SO WHAT SHOULD I KNOW ABOUT THIS SERIES BEFORE READING YOUR REVIEW?: Kindred is a science-fiction novel that was published in 1979. It was written by the late, great Octavia E. Butler, who wrote numerous sci-fi novels that inspired many other Black writers, helped to inspire the concept of Afrofuturism, and gave Black fans of sci-fi the worthwhile representation they had been looking for in the genre. It is about a young Black woman who finds herself repeatedly transported from her home in the year 1976 to a Maryland slave plantation in the year 1815, and her attempts to find out why this is happening, and how to make it stop.
There will be spoilers in this review of Kindred, so you should know that before going any further.
WHAT IS THIS SERIES ABOUT?: Dana James (Mallori Johnson) is an up-and-coming writer who sells her late grandmother’s brownstone in Brooklyn and uses the money to buy a home in Los Angeles so that she can pursue a career in writing for television. After meeting her aunt Denise (Eisa Davis) and Denise’s husband, Alan (Charles Parnell), at a restaurant so she can break the news to them (which they don’t respond to very enthusiastically), she strikes up a relationship with their waiter, a white man named Kevin (Micah Stock), who offers her a ride home when her phone battery dies. The two soon end up sleeping together. Things become awkward between Kevin and Dana after an unfortunate choice of words on Kevin’s part, and as Kevin is preparing to leave at Dana’s request, she suddenly disappears from her home in the year 2016 and arrives at a plantation in Maryland in the year 1815.
DISAPPEARS? HOW?: She disappears in the blink of an eye, as Kevin is putting on his clothes with his back to her and attempting to apologize. When he turns around to face Dana, she is nowhere to be found, as she has exited the premises without a word or a sound. (I was about to compare Dana’s disappearing act to that of Nightcrawler’s teleportation abilities, except they make a sound whenever he uses them, hence why “BAMF!” continues to remain such popular onomatopoeia.)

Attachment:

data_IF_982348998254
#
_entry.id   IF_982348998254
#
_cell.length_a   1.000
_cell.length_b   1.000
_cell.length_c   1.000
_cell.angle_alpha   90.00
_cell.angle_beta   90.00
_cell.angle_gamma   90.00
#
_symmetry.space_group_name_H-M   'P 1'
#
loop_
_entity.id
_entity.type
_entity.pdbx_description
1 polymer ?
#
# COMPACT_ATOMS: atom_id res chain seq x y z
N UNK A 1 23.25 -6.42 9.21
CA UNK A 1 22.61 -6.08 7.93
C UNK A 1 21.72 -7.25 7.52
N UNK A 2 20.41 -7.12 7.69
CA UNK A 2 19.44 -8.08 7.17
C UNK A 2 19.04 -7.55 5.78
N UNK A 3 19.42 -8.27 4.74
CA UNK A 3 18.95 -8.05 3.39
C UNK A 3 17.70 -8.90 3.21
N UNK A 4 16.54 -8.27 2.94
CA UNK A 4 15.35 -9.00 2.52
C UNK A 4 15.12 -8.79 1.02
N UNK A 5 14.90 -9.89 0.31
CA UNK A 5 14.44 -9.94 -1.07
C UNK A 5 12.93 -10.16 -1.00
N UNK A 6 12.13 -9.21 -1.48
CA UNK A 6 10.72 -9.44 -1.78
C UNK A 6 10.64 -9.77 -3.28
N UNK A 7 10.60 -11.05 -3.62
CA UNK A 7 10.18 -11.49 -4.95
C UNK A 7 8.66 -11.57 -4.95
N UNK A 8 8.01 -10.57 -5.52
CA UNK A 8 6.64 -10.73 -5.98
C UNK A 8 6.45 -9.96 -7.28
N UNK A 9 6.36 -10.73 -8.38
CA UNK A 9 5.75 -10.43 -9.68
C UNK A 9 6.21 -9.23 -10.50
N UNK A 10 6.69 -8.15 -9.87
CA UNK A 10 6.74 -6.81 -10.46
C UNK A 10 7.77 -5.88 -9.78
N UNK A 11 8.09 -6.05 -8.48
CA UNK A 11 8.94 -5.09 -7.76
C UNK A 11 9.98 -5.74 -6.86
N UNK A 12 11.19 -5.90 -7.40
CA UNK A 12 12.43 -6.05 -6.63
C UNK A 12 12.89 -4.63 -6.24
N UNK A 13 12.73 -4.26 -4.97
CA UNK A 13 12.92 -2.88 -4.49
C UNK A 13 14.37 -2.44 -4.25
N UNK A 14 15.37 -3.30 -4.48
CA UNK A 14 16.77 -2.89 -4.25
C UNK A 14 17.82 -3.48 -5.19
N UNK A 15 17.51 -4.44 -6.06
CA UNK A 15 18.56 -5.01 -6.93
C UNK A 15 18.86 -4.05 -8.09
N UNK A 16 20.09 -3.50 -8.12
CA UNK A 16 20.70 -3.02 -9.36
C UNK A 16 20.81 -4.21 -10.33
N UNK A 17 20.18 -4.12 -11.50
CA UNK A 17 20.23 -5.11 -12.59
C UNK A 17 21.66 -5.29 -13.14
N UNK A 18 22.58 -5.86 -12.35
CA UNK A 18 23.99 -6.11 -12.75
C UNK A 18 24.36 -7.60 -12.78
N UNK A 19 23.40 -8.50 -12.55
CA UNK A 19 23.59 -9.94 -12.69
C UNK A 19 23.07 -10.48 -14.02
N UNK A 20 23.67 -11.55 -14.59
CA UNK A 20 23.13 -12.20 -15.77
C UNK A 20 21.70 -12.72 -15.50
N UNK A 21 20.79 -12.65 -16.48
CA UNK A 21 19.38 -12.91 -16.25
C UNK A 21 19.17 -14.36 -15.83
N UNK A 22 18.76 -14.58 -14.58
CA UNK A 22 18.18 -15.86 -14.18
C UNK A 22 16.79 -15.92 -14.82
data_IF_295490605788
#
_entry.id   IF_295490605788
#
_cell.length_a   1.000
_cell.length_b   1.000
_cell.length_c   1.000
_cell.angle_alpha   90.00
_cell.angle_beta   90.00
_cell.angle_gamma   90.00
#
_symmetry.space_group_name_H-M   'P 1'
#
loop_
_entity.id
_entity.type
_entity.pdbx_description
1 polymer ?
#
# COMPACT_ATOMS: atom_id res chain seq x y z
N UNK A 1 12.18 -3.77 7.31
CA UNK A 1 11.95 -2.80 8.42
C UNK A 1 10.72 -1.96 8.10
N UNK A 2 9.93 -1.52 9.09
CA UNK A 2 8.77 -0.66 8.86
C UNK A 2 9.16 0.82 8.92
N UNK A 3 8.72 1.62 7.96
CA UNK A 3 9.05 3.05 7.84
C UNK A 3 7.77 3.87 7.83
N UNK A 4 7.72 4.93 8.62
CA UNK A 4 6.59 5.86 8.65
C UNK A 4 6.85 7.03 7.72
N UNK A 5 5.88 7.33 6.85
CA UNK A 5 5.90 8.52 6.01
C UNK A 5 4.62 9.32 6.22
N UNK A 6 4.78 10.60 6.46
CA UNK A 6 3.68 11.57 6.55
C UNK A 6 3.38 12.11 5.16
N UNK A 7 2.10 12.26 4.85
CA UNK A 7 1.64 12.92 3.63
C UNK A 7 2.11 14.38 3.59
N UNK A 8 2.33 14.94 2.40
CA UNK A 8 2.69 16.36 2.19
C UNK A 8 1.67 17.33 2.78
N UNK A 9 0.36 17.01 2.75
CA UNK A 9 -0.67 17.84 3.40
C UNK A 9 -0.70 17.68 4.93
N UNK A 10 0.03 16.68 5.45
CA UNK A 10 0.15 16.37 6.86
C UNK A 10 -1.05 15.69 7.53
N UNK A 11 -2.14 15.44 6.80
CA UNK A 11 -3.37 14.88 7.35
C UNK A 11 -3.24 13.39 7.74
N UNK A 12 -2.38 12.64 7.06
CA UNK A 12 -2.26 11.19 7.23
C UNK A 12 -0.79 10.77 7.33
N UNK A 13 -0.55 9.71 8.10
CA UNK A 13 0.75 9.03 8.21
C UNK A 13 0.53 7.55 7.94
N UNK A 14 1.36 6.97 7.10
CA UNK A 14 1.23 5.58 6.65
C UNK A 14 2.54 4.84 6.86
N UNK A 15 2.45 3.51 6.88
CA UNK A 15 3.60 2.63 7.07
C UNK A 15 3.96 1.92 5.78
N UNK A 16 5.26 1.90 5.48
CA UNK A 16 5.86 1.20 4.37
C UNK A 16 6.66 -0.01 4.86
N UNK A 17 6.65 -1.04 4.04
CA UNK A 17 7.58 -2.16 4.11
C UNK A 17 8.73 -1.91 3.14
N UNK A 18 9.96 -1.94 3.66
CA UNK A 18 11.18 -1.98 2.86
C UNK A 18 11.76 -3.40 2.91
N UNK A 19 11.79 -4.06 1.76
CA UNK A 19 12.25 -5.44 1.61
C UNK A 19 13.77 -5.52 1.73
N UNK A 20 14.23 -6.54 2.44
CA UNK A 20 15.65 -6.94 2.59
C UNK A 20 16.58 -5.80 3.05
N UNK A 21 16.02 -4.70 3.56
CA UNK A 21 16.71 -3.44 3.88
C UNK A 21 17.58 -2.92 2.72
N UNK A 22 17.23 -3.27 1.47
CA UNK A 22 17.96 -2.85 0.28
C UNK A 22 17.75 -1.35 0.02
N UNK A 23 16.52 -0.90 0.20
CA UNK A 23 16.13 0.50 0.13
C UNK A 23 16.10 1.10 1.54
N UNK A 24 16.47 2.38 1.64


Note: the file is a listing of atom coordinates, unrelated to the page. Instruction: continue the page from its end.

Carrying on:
Dana soon learns that the plantation she keeps arriving at belongs to the Weylin family: Tom (Ryan Kwanten), the patriarch who rules over his family and his slaves with an iron hand; Margaret (Gayle Rankin), Tom’s wife, who wants both attention and affection from her family, and receives neither; and their young son, Rufus (David Alexander Kaplan), who has a tendency to start trouble in order to get his way, and because he feels ignored and neglected. She also learns several things upon her arrival in the past:
Whenever she’s transported there, Rufus is in a life-threatening situation that places him in jeopardy, and it’s up to Dana to look after him and come to his rescue, especially when she realizes that he might be an ancestor and that she must ensure Rufus’ survival. The only way that Dana can return to the present is if she herself is placed in a life-threatening situation. The most shocking discovery of all: Dana’s mother, Olivia (Sheria Irving), who was believed to have been killed in a car accident with Dana’s father when Dana was a young girl, is actually alive and has been living on the plantation for years after disappearing from the present (and whose very disappearance resulted in the accident that killed her husband.)